I am still enjoying Henry McAnally’s book of poems from the early 1880s, “Effusions After Toil.”
Henry was reared near Portglenone. He left in 1859, to find work in Scotland, ending up as he admits “only a toiler in a Clyde Shipyard, under the heats of summer and the storms of winter.”
He never forgot where he grew up and one suspects he never had the chance to return.
A down the firmament afar
Rolls day’s broad incandescent star,
While playfully his parting beams
Are dancing on the lakes and streams,
And backward throwing yellow floods
Of glory on the hills and woods,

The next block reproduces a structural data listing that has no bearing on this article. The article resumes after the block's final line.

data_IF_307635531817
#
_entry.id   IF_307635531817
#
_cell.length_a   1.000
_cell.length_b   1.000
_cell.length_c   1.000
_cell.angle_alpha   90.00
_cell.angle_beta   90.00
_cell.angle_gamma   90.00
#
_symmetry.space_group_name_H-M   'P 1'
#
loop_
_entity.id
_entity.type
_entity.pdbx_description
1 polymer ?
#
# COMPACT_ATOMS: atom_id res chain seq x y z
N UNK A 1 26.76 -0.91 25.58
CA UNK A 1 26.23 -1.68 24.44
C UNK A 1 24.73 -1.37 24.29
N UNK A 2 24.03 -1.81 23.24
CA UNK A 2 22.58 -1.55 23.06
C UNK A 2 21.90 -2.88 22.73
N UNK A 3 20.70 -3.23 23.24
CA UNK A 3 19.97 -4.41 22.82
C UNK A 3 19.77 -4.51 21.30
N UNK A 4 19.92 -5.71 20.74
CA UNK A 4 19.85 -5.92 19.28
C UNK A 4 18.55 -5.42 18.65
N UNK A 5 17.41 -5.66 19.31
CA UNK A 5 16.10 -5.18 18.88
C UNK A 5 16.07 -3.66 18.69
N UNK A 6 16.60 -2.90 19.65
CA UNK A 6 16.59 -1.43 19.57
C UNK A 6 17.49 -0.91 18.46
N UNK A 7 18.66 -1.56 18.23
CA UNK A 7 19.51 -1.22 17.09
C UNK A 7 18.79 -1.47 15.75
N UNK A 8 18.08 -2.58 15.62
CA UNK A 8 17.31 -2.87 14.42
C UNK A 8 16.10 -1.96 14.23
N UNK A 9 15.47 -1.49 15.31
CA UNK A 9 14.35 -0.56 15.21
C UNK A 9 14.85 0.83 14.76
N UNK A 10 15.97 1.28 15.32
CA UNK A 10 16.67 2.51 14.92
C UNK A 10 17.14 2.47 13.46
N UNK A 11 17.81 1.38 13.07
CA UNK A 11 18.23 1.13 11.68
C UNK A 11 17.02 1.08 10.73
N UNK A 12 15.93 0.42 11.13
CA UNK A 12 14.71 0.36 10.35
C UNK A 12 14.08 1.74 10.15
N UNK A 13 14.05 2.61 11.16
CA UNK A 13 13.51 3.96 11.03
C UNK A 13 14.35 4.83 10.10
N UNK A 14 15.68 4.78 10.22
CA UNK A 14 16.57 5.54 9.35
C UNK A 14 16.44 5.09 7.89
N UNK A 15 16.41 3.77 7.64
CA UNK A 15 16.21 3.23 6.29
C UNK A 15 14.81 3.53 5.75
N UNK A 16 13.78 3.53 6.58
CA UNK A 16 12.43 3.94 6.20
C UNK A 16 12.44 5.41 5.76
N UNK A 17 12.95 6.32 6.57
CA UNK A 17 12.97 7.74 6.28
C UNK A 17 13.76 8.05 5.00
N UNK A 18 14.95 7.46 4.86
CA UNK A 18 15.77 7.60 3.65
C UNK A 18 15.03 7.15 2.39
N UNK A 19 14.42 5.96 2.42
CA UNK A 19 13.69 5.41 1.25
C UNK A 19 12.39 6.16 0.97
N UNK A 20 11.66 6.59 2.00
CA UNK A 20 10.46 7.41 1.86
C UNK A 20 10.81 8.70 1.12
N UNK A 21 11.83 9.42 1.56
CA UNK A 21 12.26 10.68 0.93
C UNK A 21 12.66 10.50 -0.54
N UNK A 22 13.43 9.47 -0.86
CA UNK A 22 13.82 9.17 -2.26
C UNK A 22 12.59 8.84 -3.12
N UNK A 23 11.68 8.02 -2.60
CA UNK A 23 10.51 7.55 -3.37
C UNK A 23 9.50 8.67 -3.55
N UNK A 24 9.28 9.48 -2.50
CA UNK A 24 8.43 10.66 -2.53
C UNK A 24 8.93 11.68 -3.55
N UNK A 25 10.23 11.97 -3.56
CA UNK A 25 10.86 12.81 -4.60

As if to ornament alone
The scenery of Portglenone.
Ah! like that sun’s receding rays,
I linger for a while and gaze,
To bid the town a fond adieu —
The town I love so well to view,
No vain pomposity is here,
No kings enthroned in bronze appear,
No warriors in marble stone,
In simple, homely Portglenone.
How beautiful the glen appears
Through which the winding Bann careers!
How charming is the river’s glee,
As on it journeys to the sea —
A racing, gurgling, shining stream
That shall in my remembrance gleam
When I am musing sad and lone.
And far away from Portglenone.
Alas! the moment is at hand!
The magic spell of fairyland
Dissolves at once, and I in haste
Again must tread a barren waste.
I go — I look behind — I grieve —
My native land is hard to leave.
No land on earth is like my own —
Farewell, ye vales of Portglenone.
By Henry McAnally, 1884